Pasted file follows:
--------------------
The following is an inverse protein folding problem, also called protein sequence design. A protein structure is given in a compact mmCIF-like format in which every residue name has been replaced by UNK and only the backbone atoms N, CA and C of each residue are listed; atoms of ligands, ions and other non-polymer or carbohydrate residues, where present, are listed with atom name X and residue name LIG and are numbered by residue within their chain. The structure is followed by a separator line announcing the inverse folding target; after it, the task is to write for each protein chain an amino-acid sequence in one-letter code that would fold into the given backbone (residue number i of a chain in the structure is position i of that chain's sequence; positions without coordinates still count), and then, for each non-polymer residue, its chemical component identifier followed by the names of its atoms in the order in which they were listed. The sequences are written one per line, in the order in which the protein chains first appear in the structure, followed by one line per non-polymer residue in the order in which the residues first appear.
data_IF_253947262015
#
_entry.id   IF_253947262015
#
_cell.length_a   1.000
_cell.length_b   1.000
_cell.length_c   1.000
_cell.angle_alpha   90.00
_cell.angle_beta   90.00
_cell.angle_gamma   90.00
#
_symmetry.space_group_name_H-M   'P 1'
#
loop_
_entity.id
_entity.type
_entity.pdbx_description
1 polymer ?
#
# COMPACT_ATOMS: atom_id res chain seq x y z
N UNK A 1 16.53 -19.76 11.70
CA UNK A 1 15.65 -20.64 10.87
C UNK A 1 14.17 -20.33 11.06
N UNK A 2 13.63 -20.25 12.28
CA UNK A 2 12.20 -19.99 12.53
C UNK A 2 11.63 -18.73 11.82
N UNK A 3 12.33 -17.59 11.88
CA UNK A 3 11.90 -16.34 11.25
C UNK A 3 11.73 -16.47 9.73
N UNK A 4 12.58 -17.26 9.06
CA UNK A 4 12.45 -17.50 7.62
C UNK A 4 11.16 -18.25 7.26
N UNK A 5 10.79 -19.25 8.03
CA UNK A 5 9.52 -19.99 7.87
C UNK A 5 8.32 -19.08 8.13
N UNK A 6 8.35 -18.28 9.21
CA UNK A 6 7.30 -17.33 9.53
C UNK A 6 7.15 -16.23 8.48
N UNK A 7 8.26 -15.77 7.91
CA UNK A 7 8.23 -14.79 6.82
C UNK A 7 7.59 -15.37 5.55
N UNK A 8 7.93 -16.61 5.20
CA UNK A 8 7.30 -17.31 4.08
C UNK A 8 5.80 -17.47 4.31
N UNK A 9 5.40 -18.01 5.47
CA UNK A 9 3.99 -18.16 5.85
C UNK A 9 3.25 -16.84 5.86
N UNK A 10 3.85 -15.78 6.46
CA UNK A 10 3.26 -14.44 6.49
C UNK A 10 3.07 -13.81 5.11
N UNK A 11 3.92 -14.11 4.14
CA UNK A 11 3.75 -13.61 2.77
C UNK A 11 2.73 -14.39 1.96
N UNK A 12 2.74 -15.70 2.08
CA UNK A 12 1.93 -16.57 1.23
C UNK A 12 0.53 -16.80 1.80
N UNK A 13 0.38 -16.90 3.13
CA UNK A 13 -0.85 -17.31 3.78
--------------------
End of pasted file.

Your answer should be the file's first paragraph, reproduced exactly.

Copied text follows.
The following is an inverse protein folding problem, also called protein sequence design. A protein structure is given in a compact mmCIF-like format in which every residue name has been replaced by UNK and only the backbone atoms N, CA and C of each residue are listed; atoms of ligands, ions and other non-polymer or carbohydrate residues, where present, are listed with atom name X and residue name LIG and are numbered by residue within their chain. The structure is followed by a separator line announcing the inverse folding target; after it, the task is to write for each protein chain an amino-acid sequence in one-letter code that would fold into the given backbone (residue number i of a chain in the structure is position i of that chain's sequence; positions without coordinates still count), and then, for each non-polymer residue, its chemical component identifier followed by the names of its atoms in the order in which they were listed. The sequences are written one per line, in the order in which the protein chains first appear in the structure, followed by one line per non-polymer residue in the order in which the residues first appear.